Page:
On June 24, 2010 I received a letter HERE put forth by Mantese, Honigman, Rossman & Williamson, P.C.(please see the affidavits listed at the end for one to print and sign – they have been further revised) I’ve been waiting a very long time to see this come about for our military dependent children with autism. What far too many don’t understand is that yes, on paper, our kids have the ABA benefit, but what most don’t realize is that consistently over the past five years, less than 10% of dependents with autism are enrolled in ECHO because of a laborious enrollment process, and confused people charged with not only getting the information out, but the enrollment process as well.

My feeling, simply speaking as a parent, is that TRICARE is just fine with that. It lowers their expenses by decreasing paid claims, and increases their bottom line. That makes the Department of Defense happy because we all know that no one wants to pay for medically necessary care related to autism. If you read the letter sent to military families from the Attorney’s you will see that the DoD claims that TRICARE Management Activity (TMA) “has not made a formal policy determination as to whether ABA services might be covered as a Basic [Tricare] Program medical benefit”.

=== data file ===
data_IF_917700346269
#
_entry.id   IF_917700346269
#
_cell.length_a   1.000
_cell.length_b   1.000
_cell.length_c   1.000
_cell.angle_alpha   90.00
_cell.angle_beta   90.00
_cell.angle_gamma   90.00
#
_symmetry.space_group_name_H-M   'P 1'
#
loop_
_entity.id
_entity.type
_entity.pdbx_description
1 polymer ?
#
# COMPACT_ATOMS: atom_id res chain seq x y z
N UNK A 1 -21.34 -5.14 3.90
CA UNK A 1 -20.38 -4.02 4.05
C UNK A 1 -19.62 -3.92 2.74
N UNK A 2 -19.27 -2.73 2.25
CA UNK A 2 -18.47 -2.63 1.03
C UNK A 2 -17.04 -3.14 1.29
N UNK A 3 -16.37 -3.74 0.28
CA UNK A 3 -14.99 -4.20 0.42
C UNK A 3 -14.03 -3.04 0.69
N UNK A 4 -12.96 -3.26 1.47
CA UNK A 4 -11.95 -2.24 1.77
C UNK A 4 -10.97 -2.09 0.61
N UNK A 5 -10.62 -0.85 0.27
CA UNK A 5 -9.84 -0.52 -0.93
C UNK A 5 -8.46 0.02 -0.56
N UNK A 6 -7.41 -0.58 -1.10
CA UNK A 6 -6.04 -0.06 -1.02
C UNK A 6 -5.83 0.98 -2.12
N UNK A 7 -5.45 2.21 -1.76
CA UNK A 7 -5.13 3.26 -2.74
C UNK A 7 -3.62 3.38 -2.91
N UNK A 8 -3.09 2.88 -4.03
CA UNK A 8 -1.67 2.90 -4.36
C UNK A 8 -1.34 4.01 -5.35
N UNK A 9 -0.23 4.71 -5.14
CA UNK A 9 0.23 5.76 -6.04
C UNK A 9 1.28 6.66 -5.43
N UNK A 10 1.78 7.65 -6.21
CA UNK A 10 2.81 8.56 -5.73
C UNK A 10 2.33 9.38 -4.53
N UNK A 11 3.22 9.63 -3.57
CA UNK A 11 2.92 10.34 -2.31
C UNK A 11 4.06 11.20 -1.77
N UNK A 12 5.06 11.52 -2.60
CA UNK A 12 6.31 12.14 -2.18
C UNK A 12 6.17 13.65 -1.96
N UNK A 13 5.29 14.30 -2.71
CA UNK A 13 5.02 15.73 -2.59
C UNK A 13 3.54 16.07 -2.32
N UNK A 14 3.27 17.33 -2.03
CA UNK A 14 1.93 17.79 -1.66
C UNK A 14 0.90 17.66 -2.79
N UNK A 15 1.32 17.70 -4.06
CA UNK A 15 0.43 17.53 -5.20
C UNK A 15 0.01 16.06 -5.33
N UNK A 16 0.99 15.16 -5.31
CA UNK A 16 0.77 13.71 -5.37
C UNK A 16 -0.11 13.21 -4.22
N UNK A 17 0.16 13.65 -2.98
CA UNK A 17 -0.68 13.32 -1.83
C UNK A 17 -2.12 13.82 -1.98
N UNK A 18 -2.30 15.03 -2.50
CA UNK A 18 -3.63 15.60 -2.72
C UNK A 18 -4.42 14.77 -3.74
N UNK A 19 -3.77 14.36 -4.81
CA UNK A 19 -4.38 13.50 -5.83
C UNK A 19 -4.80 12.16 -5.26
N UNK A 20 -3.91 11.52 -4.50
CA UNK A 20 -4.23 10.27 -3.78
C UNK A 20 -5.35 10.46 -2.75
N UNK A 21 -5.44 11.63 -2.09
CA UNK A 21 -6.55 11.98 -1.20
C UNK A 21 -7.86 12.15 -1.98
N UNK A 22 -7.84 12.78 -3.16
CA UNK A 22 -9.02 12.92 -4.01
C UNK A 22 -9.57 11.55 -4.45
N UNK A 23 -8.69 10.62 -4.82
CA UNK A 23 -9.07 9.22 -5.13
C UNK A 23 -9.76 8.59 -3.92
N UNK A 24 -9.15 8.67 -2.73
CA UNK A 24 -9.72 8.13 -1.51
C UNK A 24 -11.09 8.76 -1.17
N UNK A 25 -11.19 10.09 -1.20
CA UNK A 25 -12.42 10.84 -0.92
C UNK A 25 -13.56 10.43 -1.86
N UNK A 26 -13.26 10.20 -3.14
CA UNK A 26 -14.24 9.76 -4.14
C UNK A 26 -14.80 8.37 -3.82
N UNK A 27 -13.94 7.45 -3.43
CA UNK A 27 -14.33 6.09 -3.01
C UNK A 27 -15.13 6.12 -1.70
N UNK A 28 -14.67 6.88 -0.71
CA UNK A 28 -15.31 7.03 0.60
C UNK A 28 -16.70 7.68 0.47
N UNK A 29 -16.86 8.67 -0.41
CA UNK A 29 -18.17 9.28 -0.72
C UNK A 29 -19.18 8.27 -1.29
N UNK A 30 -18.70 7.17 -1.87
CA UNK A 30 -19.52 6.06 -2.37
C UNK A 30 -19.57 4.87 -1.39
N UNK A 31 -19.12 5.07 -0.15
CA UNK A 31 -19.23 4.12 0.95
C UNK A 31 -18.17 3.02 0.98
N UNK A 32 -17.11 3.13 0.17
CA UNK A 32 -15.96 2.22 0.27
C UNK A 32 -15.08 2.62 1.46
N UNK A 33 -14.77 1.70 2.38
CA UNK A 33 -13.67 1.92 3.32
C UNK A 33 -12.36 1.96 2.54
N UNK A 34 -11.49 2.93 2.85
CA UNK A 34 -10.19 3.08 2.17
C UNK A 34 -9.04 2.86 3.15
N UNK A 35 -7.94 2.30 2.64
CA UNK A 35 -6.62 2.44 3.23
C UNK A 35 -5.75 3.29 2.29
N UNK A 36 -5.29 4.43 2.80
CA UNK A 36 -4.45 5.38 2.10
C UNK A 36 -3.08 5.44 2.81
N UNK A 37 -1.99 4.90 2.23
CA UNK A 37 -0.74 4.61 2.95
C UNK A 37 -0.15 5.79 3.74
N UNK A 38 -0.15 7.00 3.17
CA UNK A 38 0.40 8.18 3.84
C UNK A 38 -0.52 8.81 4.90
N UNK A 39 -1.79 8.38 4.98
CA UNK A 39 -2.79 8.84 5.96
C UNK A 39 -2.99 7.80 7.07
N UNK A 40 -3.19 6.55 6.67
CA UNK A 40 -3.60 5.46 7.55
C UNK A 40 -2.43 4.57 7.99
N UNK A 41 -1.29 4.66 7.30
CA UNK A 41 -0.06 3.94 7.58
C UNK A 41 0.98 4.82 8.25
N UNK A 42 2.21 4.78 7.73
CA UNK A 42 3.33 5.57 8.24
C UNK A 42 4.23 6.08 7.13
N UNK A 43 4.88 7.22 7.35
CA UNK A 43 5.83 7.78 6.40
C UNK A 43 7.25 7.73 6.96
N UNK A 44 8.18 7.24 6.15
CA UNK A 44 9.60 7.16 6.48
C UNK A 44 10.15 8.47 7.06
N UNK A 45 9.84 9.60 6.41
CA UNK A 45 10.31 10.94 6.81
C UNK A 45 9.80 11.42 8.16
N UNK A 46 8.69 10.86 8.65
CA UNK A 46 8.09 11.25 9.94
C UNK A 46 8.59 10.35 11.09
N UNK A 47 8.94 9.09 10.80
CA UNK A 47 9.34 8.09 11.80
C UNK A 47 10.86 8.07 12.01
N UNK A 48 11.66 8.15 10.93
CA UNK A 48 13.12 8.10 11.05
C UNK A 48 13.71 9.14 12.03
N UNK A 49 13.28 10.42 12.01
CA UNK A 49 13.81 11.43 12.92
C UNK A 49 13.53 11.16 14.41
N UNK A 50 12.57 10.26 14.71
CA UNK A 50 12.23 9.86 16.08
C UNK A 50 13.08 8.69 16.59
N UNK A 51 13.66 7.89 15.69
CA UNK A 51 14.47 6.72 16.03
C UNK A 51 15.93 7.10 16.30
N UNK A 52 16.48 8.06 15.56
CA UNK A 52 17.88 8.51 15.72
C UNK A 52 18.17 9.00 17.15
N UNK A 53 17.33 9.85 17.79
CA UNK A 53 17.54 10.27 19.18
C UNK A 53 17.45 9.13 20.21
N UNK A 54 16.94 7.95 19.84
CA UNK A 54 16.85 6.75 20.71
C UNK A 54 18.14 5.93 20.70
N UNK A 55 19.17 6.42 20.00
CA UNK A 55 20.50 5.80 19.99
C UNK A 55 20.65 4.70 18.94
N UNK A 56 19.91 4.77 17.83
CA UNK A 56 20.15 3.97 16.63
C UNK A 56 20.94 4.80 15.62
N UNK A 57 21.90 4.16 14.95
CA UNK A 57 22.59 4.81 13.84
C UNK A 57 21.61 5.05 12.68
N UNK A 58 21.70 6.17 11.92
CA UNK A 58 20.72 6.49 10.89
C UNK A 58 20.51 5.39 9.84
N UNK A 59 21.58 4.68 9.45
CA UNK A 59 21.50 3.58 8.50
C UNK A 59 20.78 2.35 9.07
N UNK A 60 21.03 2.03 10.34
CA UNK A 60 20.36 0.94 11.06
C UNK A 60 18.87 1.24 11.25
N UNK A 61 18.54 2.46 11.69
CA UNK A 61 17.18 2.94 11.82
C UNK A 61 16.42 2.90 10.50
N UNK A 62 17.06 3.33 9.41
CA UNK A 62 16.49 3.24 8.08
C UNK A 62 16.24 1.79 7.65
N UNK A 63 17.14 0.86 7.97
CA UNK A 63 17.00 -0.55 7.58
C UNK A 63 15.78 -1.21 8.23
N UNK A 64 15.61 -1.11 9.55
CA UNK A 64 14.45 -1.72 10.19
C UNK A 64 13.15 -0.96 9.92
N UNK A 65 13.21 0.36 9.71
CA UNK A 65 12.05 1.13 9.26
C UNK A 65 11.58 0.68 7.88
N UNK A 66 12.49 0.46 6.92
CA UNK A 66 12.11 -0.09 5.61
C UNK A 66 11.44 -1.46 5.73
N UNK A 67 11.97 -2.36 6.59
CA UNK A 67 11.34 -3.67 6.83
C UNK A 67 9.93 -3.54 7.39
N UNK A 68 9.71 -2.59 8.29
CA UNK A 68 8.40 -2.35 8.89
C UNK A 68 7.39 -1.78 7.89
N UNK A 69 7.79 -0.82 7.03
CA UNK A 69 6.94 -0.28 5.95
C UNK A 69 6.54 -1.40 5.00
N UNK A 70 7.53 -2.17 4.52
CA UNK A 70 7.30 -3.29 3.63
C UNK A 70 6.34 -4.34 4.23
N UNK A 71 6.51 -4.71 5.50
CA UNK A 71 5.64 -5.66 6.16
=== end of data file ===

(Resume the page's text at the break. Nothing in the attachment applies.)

Like I said, I’m just speaking as a parent, and one who has had a few conversations of her own with the General quoted in the letter from the Attorney’s, but I can not think of any way to make a more formal statement than DoD and TMA already have. TMA has clearly stated in their Policy Manual for YEARS that ABA is only available as a “special education benefit” through acceptance into the ECHO Program, which is completely separate from the basic TRICARE benefits. Any change to the TMA Policy Manual must be done through the National Defense Authorization Act (NDAA), and that requires legislation being passed typically in both the House and Senate and then the House and Senate versions are essentially meshed to provide something everyone is happy with that the President then signs into law. This happens every year; it is how we got an increase of $2,500 a month to $36,000 a year for ABA, and exactly why we have continually asked Congressional leaders to introduce and get passed, language that would move the ABA treatment under the basic TRICARE program, and do away with the annual cap. Forgive my sarcastic and somewhat jaded tone, but phaleeeze… The DoD just wants the Berge case dismissed because if it is, then the DoD won’t face the risk of having to compensate military families for what they should have been providing all along, which is access to medically necessary treatment for autism without the discrimination of the ECHO Program, equal access for Retiree’s dependents, and the option for Guard and Reserve to access these benefits as well.